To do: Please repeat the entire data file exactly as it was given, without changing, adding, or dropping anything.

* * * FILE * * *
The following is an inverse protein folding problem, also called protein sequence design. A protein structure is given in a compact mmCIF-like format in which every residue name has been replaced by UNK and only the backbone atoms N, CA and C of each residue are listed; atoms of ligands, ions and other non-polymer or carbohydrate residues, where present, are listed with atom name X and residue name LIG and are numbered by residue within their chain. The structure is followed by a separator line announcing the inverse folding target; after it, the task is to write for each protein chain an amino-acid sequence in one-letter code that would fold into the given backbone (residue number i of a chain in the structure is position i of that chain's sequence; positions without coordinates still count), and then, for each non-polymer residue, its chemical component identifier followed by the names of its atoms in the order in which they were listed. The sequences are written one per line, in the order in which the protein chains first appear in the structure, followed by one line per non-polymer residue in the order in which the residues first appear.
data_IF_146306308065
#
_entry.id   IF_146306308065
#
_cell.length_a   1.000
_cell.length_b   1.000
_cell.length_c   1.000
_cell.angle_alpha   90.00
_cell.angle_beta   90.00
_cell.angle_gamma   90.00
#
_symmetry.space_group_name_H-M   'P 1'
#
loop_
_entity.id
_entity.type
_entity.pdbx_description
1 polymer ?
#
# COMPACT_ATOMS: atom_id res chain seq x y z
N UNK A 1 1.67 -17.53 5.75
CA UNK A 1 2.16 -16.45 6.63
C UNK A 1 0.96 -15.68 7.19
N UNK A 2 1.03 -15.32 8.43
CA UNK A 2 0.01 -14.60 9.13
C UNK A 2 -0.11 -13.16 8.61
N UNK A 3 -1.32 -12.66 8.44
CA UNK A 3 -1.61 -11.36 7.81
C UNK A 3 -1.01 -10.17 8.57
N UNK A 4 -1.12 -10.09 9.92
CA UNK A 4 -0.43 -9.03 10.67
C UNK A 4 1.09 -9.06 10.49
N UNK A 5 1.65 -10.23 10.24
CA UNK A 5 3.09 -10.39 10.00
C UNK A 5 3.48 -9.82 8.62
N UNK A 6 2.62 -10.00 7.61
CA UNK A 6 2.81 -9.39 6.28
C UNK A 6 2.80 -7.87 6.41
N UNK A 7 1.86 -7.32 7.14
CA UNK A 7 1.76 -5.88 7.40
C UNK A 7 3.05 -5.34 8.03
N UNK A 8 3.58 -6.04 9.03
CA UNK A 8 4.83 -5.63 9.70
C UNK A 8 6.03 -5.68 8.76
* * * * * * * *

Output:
The following is an inverse protein folding problem, also called protein sequence design. A protein structure is given in a compact mmCIF-like format in which every residue name has been replaced by UNK and only the backbone atoms N, CA and C of each residue are listed; atoms of ligands, ions and other non-polymer or carbohydrate residues, where present, are listed with atom name X and residue name LIG and are numbered by residue within their chain. The structure is followed by a separator line announcing the inverse folding target; after it, the task is to write for each protein chain an amino-acid sequence in one-letter code that would fold into the given backbone (residue number i of a chain in the structure is position i of that chain's sequence; positions without coordinates still count), and then, for each non-polymer residue, its chemical component identifier followed by the names of its atoms in the order in which they were listed. The sequences are written one per line, in the order in which the protein chains first appear in the structure, followed by one line per non-polymer residue in the order in which the residues first appear.
data_IF_146306308065
#
_entry.id   IF_146306308065
#
_cell.length_a   1.000
_cell.length_b   1.000
_cell.length_c   1.000
_cell.angle_alpha   90.00
_cell.angle_beta   90.00
_cell.angle_gamma   90.00
#
_symmetry.space_group_name_H-M   'P 1'
#
loop_
_entity.id
_entity.type
_entity.pdbx_description
1 polymer ?
#
# COMPACT_ATOMS: atom_id res chain seq x y z
N UNK A 1 1.67 -17.53 5.75
CA UNK A 1 2.16 -16.45 6.63
C UNK A 1 0.96 -15.68 7.19
N UNK A 2 1.03 -15.32 8.43
CA UNK A 2 0.01 -14.60 9.13
C UNK A 2 -0.11 -13.16 8.61
N UNK A 3 -1.32 -12.66 8.44
CA UNK A 3 -1.61 -11.36 7.81
C UNK A 3 -1.01 -10.17 8.57
N UNK A 4 -1.12 -10.09 9.92
CA UNK A 4 -0.43 -9.03 10.67
C UNK A 4 1.09 -9.06 10.49
N UNK A 5 1.65 -10.23 10.24
CA UNK A 5 3.09 -10.39 10.00
C UNK A 5 3.48 -9.82 8.62
N UNK A 6 2.62 -10.00 7.61
CA UNK A 6 2.81 -9.39 6.28
C UNK A 6 2.80 -7.87 6.41
N UNK A 7 1.86 -7.32 7.14
CA UNK A 7 1.76 -5.88 7.40
C UNK A 7 3.05 -5.34 8.03
N UNK A 8 3.58 -6.04 9.03
CA UNK A 8 4.83 -5.63 9.70
C UNK A 8 6.03 -5.68 8.76